7th April 2022 • My Family Our Needs
On 6th April, the ‘no-fault divorce’ came into effect in the UK. MFON columnist Carly Jones MBE, shares how divorce affected her and why she welcomes this new development.
Unlike previous divorce proceedings, where to petition for divorce
, you had to accuse your spouse of unreasonable behaviour, the no-fault divorce aims to reduce conflict for both parties and, most importantly, for their children at this already painful time.
The news had me reflecting on my own divorce back in 2009 and how this new process of starting over may benefit parents of disabled children and disabled adults themselves.
I married as a teen. A few children later and at the age of 26, I drove alone to the local family solicitor to ask for divorce support. I was filled with anxiety and sadness.
After an hour or so of talking, I was given a form to fill out. They asked me to take it home and write down seven unreasonable behaviours my husband had displayed and then bring the form back to get proceedings started.
Being Autistic, struggling to drive to new places
, and having had a sleepless night due to psyching myself up to walk through the solicitor’s door, I knew that, if I took that form home, I’d probably be unable to return it. So, I sat in reception and spilled my guts via the pen in my hand. By the time I looked up again, I had written not seven, but 15, reasons.
‘That should be easy enough,’ said my empathetic, yet hard as nails, female solicitor as she read my form.
She was right; it was easy enough legally. But emotionally? Not easy at all.
Despite the 15 reasons I had written down, I didn’t want to play the blame game – not because the reasons weren’t strong (they were), but because I wanted to walk away with some dignity. I didn’t want to share some of the hardest things with my solicitor, the judge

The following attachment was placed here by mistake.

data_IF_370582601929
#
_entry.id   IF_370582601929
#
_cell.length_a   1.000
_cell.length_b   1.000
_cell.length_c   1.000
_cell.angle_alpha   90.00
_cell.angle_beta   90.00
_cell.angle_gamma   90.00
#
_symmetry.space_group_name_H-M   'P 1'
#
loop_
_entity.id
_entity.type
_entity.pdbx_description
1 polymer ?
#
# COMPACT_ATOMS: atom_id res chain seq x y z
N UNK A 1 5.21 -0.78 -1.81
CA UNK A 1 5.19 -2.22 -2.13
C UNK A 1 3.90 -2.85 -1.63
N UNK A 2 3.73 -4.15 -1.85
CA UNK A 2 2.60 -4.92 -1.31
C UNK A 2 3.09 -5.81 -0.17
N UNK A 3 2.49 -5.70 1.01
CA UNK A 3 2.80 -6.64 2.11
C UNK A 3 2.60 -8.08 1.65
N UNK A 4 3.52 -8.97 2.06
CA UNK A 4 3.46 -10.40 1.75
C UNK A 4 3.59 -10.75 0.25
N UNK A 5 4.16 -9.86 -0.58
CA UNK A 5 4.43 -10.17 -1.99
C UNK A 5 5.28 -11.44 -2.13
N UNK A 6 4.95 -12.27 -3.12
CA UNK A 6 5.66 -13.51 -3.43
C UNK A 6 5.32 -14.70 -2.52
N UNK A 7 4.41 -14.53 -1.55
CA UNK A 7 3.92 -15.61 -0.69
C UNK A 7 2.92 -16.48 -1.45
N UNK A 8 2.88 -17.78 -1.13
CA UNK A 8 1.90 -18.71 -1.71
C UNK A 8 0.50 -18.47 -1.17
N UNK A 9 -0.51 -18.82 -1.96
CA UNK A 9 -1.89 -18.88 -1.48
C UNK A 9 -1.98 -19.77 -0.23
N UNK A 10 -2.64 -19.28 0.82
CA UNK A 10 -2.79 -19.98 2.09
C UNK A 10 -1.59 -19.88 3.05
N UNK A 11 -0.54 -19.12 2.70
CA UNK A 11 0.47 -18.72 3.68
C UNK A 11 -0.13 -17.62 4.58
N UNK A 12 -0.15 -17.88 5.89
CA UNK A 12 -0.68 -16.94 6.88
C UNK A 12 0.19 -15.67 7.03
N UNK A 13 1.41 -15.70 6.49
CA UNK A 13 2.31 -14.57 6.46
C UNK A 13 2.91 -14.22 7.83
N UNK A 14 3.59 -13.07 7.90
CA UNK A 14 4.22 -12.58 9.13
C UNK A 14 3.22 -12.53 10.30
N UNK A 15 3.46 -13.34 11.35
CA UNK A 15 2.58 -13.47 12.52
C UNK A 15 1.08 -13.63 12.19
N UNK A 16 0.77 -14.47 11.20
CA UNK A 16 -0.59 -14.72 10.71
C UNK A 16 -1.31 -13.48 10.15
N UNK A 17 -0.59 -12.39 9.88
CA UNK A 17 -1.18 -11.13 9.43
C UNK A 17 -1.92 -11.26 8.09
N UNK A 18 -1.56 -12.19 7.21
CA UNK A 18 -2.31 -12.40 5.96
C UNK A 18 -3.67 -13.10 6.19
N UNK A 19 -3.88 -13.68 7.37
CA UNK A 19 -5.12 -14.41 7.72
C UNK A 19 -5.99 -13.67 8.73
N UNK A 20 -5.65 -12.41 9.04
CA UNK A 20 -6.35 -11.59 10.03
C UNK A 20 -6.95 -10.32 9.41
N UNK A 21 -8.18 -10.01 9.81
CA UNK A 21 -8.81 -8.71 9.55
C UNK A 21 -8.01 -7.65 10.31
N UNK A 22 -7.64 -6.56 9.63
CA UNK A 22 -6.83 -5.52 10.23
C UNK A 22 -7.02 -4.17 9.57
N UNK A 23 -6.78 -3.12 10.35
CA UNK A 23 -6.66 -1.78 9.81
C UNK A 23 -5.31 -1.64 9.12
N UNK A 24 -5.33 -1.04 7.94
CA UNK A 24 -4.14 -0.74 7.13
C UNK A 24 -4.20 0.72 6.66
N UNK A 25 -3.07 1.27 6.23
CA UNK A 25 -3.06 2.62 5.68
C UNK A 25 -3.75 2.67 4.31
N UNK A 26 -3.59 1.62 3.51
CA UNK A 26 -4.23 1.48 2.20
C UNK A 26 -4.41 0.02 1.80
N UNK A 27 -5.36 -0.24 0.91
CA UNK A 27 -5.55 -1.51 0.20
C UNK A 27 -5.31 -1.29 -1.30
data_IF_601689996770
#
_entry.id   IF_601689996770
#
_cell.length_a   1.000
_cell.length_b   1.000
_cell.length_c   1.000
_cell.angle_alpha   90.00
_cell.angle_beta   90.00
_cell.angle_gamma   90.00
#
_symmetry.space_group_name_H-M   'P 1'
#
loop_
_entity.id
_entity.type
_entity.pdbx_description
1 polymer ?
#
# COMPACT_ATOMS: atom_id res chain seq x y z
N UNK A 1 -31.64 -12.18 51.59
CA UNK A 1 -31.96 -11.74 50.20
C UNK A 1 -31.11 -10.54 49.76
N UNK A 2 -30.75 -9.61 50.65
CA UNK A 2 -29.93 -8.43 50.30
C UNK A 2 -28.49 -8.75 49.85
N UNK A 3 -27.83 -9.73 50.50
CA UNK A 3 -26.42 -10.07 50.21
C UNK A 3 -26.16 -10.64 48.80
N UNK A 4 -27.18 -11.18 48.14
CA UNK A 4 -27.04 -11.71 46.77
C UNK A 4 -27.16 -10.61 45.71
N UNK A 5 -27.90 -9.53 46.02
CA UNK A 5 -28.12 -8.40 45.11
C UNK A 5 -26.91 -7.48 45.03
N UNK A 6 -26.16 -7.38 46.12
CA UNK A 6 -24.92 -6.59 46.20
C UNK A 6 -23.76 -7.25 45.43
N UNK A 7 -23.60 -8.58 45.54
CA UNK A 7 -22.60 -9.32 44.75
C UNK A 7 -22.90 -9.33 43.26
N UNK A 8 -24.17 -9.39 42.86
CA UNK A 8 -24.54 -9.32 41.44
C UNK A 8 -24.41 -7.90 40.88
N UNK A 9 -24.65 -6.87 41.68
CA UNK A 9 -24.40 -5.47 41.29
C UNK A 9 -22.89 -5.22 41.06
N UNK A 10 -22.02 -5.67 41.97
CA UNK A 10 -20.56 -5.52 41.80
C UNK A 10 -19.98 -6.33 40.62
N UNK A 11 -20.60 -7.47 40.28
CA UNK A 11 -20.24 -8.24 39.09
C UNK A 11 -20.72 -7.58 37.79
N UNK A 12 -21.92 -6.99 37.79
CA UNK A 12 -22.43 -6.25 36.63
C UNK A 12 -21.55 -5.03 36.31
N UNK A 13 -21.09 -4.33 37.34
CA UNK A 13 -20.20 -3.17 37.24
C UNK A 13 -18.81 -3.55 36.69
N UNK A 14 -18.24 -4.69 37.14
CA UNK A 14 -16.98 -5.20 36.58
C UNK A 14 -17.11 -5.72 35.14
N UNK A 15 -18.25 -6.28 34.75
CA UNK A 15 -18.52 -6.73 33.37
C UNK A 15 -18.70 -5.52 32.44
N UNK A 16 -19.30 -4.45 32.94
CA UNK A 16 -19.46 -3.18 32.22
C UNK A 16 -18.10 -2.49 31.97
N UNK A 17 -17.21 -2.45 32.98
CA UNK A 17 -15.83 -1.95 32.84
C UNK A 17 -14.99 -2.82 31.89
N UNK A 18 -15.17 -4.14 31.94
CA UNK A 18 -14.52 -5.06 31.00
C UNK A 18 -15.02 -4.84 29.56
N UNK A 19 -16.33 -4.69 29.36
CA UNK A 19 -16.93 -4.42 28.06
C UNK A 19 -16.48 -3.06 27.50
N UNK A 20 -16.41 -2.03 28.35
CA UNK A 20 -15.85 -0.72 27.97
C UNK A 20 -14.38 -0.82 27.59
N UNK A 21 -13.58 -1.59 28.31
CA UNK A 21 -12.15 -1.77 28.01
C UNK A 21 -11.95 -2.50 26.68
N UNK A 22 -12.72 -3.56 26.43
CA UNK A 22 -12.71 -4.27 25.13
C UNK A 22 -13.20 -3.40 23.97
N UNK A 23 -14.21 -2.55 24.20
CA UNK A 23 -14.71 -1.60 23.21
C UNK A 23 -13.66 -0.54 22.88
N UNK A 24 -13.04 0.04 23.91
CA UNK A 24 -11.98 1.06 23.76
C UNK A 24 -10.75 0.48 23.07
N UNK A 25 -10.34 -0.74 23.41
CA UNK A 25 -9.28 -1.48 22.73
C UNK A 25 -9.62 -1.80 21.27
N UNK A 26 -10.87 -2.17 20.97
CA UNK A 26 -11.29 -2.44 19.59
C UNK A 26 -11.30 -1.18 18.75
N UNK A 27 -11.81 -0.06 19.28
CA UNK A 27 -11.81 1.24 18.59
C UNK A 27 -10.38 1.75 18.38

, and, most importantly, my children, who could easily stumble across the legal papers later in life.
Marriages end for all sorts of reasons. Some are glaringly horrific; some are a case of ‘too much too young’; some are desperately sad; and some end because, somewhere along the journey, duty overtook dating and parenting overtook passion. Caring for someone else’s physical or mental needs can erode mental and physical desires; some can get that back, and some can’t.
For disabled adults and parents of disabled children, there’s more to consider. How do you write: ‘Our physical relationship broke down after years of personal care’? ‘The sleepless nights and taking it in turns to watch over our disabled son left our marriage non-existent’? ‘My spouse didn’t want to have children with me because I am disabled. I want to meet someone who doesn’t see my disability in that way and have a family before it’s too late’? (Thankfully, the world has moved on since and my confidence in myself has grown). How do you write these things without scarring the hearts of those you love the most; without making your children feel like a burden; without pouring salt in the open wound of your spouse?
Just because we are disabled, or parents of disabled children, it doesn’t mean we have to be unhappy in a past-its-shelf-life marriage. We don’t have to stay where we feel unappreciated and we don’t have to settle for less. The happier we are, the healthier we are. For those with disabled children with high care needs, a depressed and anxious parent is the last thing that can help them; sometimes, we need to be selfish to be a selfless parent.
I applaud the no-fault divorce for anyone who finds themselves having to start again, even more so for disabled adults and parents of disabled children.
After my divorce, when asked about remarrying one day, I used to say, ‘I still have enough faith for marriage but I no longer have faith in divorce.’